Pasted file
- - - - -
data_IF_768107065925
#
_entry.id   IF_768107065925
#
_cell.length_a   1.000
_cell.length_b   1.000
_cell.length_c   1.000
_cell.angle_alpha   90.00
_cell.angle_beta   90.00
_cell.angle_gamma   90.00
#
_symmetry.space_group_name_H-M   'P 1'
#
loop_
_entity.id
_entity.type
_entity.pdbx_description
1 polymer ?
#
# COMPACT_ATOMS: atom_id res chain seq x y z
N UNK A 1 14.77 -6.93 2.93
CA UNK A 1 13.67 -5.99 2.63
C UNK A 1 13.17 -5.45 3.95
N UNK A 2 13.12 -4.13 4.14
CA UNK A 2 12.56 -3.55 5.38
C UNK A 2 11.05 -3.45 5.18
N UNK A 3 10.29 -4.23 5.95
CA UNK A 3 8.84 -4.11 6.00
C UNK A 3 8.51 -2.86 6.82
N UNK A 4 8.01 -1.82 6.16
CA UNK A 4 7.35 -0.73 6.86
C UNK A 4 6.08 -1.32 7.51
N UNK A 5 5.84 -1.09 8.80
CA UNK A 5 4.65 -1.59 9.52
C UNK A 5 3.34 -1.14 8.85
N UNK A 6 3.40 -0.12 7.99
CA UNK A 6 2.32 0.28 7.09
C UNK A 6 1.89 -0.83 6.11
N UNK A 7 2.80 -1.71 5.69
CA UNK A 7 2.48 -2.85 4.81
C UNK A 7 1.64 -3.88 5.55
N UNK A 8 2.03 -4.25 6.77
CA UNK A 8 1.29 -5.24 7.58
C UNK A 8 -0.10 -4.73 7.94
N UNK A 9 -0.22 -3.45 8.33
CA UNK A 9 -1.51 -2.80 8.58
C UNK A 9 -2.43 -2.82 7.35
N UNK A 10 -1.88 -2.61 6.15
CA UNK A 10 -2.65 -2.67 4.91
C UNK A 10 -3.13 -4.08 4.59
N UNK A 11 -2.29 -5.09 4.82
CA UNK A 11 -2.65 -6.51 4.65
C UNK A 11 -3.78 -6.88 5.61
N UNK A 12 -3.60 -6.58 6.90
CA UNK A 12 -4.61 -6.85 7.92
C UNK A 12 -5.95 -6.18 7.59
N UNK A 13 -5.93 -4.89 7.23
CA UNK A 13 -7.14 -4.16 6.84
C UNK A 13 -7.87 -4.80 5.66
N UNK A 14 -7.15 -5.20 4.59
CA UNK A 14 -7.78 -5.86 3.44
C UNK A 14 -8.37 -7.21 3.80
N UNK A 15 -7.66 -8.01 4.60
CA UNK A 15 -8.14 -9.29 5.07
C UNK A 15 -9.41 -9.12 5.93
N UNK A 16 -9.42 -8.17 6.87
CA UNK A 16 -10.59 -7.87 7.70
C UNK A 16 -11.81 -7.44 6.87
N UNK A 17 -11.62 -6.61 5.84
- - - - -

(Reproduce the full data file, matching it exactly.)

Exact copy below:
data_IF_768107065925
#
_entry.id   IF_768107065925
#
_cell.length_a   1.000
_cell.length_b   1.000
_cell.length_c   1.000
_cell.angle_alpha   90.00
_cell.angle_beta   90.00
_cell.angle_gamma   90.00
#
_symmetry.space_group_name_H-M   'P 1'
#
loop_
_entity.id
_entity.type
_entity.pdbx_description
1 polymer ?
#
# COMPACT_ATOMS: atom_id res chain seq x y z
N UNK A 1 14.77 -6.93 2.93
CA UNK A 1 13.67 -5.99 2.63
C UNK A 1 13.17 -5.45 3.95
N UNK A 2 13.12 -4.13 4.14
CA UNK A 2 12.56 -3.55 5.38
C UNK A 2 11.05 -3.45 5.18
N UNK A 3 10.29 -4.23 5.95
CA UNK A 3 8.84 -4.11 6.00
C UNK A 3 8.51 -2.86 6.82
N UNK A 4 8.01 -1.82 6.16
CA UNK A 4 7.35 -0.73 6.86
C UNK A 4 6.08 -1.32 7.51
N UNK A 5 5.84 -1.09 8.80
CA UNK A 5 4.65 -1.59 9.52
C UNK A 5 3.34 -1.14 8.85
N UNK A 6 3.40 -0.12 7.99
CA UNK A 6 2.32 0.28 7.09
C UNK A 6 1.89 -0.83 6.11
N UNK A 7 2.80 -1.71 5.69
CA UNK A 7 2.48 -2.85 4.81
C UNK A 7 1.64 -3.88 5.55
N UNK A 8 2.03 -4.25 6.77
CA UNK A 8 1.29 -5.24 7.58
C UNK A 8 -0.10 -4.73 7.94
N UNK A 9 -0.22 -3.45 8.33
CA UNK A 9 -1.51 -2.80 8.58
C UNK A 9 -2.43 -2.82 7.35
N UNK A 10 -1.88 -2.61 6.15
CA UNK A 10 -2.65 -2.67 4.91
C UNK A 10 -3.13 -4.08 4.59
N UNK A 11 -2.29 -5.09 4.82
CA UNK A 11 -2.65 -6.51 4.65
C UNK A 11 -3.78 -6.88 5.61
N UNK A 12 -3.60 -6.58 6.90
CA UNK A 12 -4.61 -6.85 7.92
C UNK A 12 -5.95 -6.18 7.59
N UNK A 13 -5.93 -4.89 7.23
CA UNK A 13 -7.14 -4.16 6.84
C UNK A 13 -7.87 -4.80 5.66
N UNK A 14 -7.15 -5.20 4.59
CA UNK A 14 -7.78 -5.86 3.44
C UNK A 14 -8.37 -7.21 3.80
N UNK A 15 -7.66 -8.01 4.60
CA UNK A 15 -8.14 -9.29 5.07
C UNK A 15 -9.41 -9.12 5.93
N UNK A 16 -9.42 -8.17 6.87
CA UNK A 16 -10.59 -7.87 7.70
C UNK A 16 -11.81 -7.44 6.87
N UNK A 17 -11.62 -6.61 5.84